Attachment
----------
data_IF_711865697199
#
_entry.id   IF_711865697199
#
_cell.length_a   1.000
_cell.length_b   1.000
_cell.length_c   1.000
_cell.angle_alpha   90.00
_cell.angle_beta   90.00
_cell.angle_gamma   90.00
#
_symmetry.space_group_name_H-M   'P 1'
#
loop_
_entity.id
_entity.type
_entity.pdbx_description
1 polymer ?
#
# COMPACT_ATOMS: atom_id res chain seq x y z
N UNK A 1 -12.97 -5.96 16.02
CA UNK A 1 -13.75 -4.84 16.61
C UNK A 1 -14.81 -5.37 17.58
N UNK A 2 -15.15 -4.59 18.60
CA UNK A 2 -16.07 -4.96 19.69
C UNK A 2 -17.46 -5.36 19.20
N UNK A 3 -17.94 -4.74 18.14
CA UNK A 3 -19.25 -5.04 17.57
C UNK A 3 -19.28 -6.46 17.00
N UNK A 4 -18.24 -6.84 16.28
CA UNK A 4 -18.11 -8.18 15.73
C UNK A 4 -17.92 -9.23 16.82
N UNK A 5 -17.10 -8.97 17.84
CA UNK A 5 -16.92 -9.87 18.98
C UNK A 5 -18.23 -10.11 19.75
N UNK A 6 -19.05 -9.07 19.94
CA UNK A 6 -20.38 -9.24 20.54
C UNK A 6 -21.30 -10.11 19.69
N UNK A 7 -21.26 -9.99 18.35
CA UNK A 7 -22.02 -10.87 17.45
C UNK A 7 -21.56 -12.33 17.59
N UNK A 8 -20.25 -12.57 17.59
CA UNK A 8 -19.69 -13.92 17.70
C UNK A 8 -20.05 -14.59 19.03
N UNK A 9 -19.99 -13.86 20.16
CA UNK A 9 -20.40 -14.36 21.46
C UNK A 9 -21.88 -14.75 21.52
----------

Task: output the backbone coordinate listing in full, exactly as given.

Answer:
data_IF_711865697199
#
_entry.id   IF_711865697199
#
_cell.length_a   1.000
_cell.length_b   1.000
_cell.length_c   1.000
_cell.angle_alpha   90.00
_cell.angle_beta   90.00
_cell.angle_gamma   90.00
#
_symmetry.space_group_name_H-M   'P 1'
#
loop_
_entity.id
_entity.type
_entity.pdbx_description
1 polymer ?
#
# COMPACT_ATOMS: atom_id res chain seq x y z
N UNK A 1 -12.97 -5.96 16.02
CA UNK A 1 -13.75 -4.84 16.61
C UNK A 1 -14.81 -5.37 17.58
N UNK A 2 -15.15 -4.59 18.60
CA UNK A 2 -16.07 -4.96 19.69
C UNK A 2 -17.46 -5.36 19.20
N UNK A 3 -17.94 -4.74 18.14
CA UNK A 3 -19.25 -5.04 17.57
C UNK A 3 -19.28 -6.46 17.00
N UNK A 4 -18.24 -6.84 16.28
CA UNK A 4 -18.11 -8.18 15.73
C UNK A 4 -17.92 -9.23 16.82
N UNK A 5 -17.10 -8.97 17.84
CA UNK A 5 -16.92 -9.87 18.98
C UNK A 5 -18.23 -10.11 19.75
N UNK A 6 -19.05 -9.07 19.94
CA UNK A 6 -20.38 -9.24 20.54
C UNK A 6 -21.30 -10.11 19.69
N UNK A 7 -21.26 -9.99 18.35
CA UNK A 7 -22.02 -10.87 17.45
C UNK A 7 -21.56 -12.33 17.59
N UNK A 8 -20.25 -12.57 17.59
CA UNK A 8 -19.69 -13.92 17.70
C UNK A 8 -20.05 -14.59 19.03
N UNK A 9 -19.99 -13.86 20.16
CA UNK A 9 -20.40 -14.36 21.46
C UNK A 9 -21.88 -14.75 21.52